Poverty in Paradise
Army serves growing homeless population
by Sue Schumann Warner –
While Maui may seem like paradise to tourists…blue skies, warm sun, surf, and palm trees swaying in the breeze…there is a darker side to this tropical island: a growing community of unsheltered homeless.
Often, in the shadows of the opulent high rise hotels and condos—and within sight of $5 million residences—tents, trees, and tennis courts, as well as cars and other improbable accommodations, are home to men, women, and children who sleep each night without a safe or permanent living arrangement. Some became homeless after losing a job; others, already homeless, ended up in Maui after being given a one-way plane ticket from one of several states or municipalities on the mainland.
A significant number of homeless work, but do not make a “living wage.” Almost 50 percent are U.S. veterans; 1,700 of Maui’s 2,000 homeless are registered clients with The Salvation Army.
Why homeless? An initial, unexpected event can start a downward spiral. One man, who made his living as a carpenter, descended into homelessness when his van was stolen; the van contained all of his tools. With no van or tools, his livelihood was gone. Soon, he lost his apartment. Within a few short months he was homeless.
Others end up living in the bush as a result of an addiction: perhaps alcohol, meth, or other drugs.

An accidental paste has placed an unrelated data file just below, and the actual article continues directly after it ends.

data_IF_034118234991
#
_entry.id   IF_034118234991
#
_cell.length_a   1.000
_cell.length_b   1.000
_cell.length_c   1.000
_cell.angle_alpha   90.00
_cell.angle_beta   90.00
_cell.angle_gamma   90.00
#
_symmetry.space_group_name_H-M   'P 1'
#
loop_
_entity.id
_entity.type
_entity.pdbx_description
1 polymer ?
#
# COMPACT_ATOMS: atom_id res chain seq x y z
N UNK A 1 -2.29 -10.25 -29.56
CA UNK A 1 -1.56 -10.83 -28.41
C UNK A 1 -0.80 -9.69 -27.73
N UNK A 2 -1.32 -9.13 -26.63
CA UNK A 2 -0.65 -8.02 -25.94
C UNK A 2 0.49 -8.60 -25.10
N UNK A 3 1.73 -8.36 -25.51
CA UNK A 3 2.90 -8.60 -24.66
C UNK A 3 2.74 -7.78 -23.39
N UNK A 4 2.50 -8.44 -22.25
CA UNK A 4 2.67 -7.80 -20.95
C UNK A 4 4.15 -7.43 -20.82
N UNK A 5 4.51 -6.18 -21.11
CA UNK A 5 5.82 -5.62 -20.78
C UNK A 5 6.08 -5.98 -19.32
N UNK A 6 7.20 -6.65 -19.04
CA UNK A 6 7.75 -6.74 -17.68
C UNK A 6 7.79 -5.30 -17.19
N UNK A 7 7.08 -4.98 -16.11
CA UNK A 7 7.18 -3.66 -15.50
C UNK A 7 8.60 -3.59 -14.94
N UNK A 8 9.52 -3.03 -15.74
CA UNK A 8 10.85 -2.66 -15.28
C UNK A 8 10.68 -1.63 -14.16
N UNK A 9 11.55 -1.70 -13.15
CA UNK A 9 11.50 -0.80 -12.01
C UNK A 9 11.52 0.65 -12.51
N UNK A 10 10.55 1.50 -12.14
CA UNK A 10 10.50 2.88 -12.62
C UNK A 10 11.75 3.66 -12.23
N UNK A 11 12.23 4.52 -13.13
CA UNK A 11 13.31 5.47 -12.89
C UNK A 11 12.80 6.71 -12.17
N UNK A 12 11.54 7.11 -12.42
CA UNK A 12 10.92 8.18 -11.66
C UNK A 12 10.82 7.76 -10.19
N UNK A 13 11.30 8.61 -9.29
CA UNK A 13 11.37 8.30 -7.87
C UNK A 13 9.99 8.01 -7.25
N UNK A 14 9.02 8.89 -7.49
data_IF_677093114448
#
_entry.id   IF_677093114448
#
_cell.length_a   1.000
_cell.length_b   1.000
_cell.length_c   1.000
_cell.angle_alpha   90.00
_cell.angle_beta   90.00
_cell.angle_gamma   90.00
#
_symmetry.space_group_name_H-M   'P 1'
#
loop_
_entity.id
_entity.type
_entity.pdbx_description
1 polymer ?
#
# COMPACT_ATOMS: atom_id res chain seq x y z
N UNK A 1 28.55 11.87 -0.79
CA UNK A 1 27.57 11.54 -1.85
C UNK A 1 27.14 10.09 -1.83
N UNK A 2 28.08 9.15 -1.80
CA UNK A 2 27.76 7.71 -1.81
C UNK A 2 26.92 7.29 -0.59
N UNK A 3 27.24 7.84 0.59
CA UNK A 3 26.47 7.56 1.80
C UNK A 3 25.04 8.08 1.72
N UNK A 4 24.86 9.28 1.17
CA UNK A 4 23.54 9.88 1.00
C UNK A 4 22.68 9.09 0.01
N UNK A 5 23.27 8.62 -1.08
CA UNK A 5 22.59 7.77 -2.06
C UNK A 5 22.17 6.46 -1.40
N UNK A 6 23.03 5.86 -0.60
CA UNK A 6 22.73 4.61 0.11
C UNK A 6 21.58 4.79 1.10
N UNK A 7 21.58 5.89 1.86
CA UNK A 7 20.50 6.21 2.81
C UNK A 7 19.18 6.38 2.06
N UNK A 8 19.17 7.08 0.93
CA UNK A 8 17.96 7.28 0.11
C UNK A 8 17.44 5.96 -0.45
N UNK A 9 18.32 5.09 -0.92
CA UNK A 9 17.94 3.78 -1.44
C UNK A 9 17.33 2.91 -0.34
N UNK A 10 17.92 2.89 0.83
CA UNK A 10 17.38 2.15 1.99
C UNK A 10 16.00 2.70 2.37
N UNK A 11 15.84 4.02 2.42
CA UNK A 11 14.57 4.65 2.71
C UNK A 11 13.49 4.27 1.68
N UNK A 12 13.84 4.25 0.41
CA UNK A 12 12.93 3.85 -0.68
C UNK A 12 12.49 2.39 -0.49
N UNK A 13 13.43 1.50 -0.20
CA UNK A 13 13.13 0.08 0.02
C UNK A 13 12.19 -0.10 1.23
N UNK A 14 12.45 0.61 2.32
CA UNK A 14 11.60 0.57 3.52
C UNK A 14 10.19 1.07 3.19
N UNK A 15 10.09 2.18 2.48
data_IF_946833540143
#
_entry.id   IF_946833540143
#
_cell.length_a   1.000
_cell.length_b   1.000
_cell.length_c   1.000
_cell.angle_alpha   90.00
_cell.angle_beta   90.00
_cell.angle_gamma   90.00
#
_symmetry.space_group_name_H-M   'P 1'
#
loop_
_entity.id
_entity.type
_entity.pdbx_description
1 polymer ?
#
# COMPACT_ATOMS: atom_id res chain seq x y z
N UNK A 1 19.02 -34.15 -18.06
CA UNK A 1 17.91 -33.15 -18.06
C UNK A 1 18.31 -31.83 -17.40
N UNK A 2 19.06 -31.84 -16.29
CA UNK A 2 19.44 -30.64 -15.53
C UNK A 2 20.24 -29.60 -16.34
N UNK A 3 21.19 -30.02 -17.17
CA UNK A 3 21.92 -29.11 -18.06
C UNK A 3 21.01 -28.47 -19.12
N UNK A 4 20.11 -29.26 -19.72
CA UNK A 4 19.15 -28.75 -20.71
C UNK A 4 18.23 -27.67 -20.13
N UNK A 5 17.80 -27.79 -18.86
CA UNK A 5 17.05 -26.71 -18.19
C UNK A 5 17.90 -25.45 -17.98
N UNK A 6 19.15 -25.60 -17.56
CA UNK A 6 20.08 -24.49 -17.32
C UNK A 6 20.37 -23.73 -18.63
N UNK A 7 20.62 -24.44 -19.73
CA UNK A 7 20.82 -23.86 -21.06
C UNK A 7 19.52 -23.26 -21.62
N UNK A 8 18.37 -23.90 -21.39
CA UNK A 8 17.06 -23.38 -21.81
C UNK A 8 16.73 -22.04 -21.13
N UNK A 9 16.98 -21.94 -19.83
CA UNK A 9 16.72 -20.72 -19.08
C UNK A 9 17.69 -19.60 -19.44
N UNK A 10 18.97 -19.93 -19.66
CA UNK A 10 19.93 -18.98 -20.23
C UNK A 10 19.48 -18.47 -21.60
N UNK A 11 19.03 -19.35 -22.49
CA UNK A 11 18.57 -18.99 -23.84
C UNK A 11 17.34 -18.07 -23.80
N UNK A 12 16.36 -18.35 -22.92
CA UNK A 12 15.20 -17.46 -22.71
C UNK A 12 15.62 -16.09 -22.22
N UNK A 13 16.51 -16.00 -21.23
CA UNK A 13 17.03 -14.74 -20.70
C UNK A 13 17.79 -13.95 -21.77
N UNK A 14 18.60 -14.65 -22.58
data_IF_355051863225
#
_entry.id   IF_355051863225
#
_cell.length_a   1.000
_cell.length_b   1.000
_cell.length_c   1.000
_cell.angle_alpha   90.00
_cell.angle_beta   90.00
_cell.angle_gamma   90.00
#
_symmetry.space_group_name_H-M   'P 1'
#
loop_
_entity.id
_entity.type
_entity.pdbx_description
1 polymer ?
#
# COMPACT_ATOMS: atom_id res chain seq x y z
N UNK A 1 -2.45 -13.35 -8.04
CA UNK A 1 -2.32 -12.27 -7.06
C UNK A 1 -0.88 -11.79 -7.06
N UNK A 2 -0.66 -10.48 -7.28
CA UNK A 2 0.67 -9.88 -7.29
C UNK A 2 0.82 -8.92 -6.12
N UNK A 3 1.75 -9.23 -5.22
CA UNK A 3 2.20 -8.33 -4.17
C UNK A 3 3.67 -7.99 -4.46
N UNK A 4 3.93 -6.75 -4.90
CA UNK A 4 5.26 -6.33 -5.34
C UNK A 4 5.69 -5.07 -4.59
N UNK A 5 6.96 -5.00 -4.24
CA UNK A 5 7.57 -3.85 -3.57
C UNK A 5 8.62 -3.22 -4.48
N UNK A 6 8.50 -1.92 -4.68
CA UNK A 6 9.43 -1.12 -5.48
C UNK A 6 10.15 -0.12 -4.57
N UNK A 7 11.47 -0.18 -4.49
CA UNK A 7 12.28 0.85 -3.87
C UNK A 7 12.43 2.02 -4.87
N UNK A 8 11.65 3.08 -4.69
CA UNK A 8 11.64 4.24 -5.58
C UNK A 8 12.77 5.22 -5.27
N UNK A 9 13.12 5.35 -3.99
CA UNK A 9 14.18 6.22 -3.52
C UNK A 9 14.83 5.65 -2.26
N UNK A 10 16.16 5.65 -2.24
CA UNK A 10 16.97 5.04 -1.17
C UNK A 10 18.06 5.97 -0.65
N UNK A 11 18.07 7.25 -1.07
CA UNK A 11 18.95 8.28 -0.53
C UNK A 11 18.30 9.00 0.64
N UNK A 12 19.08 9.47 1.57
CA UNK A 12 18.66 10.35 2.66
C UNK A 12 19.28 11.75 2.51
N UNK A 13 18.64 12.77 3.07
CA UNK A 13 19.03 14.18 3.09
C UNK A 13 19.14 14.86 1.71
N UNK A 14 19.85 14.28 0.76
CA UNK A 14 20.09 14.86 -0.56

It’s tough to get work when your clothes are covered in mud from sleeping outside during a rainstorm; it’s hard to be positive when you’ve got bronchitis and no place to be safe, warm, and clean so you can recover; and it’s just about impossible to believe the future can be better when each day is so overwhelmingly difficult.
The Army offers a chance for many to break their cycle of homelessness. Its caring ministry provides hope, practical help, and a spiritual framework that leads to wholeness.
“It is the holistic ministry of The Salvation Army that is so remarkable and effective,” stated Hawaii and Pacific Islands Divisional Commander Major Edward Hill. “As we reach into a person’s heart with the gospel message, something miraculous happens to be sure, but it is only the genesis of transformation that eventually impacts a person’s physical, social and relational well being.
“The Army’s work with the homeless in Maui captures the spirit of our true spiritual roots and mission. John Wesley and William Booth would enthusiastically approve of our ministry here. So would the Lord Jesus Christ. His name is being preached to folks not unlike those he served and loved during his own powerful and compassionate ministry.”